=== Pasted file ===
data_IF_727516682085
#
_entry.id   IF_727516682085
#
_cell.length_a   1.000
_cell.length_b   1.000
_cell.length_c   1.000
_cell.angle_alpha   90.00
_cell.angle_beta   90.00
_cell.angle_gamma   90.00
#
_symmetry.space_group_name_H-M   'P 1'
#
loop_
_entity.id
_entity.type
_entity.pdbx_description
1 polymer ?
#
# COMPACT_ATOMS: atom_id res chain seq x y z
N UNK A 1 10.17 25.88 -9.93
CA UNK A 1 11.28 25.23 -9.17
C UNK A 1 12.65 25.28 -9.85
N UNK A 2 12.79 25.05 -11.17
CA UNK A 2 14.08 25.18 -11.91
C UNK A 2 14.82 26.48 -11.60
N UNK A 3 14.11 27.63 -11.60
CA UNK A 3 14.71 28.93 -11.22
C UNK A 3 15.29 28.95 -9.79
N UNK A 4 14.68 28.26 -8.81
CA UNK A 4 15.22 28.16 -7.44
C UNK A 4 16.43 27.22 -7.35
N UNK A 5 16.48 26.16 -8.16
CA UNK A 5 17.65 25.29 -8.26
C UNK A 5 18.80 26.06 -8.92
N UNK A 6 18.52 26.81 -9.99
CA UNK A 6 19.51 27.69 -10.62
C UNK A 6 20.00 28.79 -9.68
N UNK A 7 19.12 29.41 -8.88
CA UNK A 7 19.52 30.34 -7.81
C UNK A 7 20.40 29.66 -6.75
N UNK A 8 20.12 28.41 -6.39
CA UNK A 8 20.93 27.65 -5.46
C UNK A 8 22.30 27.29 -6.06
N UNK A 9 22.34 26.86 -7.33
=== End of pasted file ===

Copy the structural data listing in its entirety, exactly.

data_IF_727516682085
#
_entry.id   IF_727516682085
#
_cell.length_a   1.000
_cell.length_b   1.000
_cell.length_c   1.000
_cell.angle_alpha   90.00
_cell.angle_beta   90.00
_cell.angle_gamma   90.00
#
_symmetry.space_group_name_H-M   'P 1'
#
loop_
_entity.id
_entity.type
_entity.pdbx_description
1 polymer ?
#
# COMPACT_ATOMS: atom_id res chain seq x y z
N UNK A 1 10.17 25.88 -9.93
CA UNK A 1 11.28 25.23 -9.17
C UNK A 1 12.65 25.28 -9.85
N UNK A 2 12.79 25.05 -11.17
CA UNK A 2 14.08 25.18 -11.91
C UNK A 2 14.82 26.48 -11.60
N UNK A 3 14.11 27.63 -11.60
CA UNK A 3 14.71 28.93 -11.22
C UNK A 3 15.29 28.95 -9.79
N UNK A 4 14.68 28.26 -8.81
CA UNK A 4 15.22 28.16 -7.44
C UNK A 4 16.43 27.22 -7.35
N UNK A 5 16.48 26.16 -8.16
CA UNK A 5 17.65 25.29 -8.26
C UNK A 5 18.80 26.06 -8.92
N UNK A 6 18.52 26.81 -9.99
CA UNK A 6 19.51 27.69 -10.62
C UNK A 6 20.00 28.79 -9.68
N UNK A 7 19.12 29.41 -8.88
CA UNK A 7 19.52 30.34 -7.81
C UNK A 7 20.40 29.66 -6.75
N UNK A 8 20.12 28.41 -6.39
CA UNK A 8 20.93 27.65 -5.46
C UNK A 8 22.30 27.29 -6.06
N UNK A 9 22.34 26.86 -7.33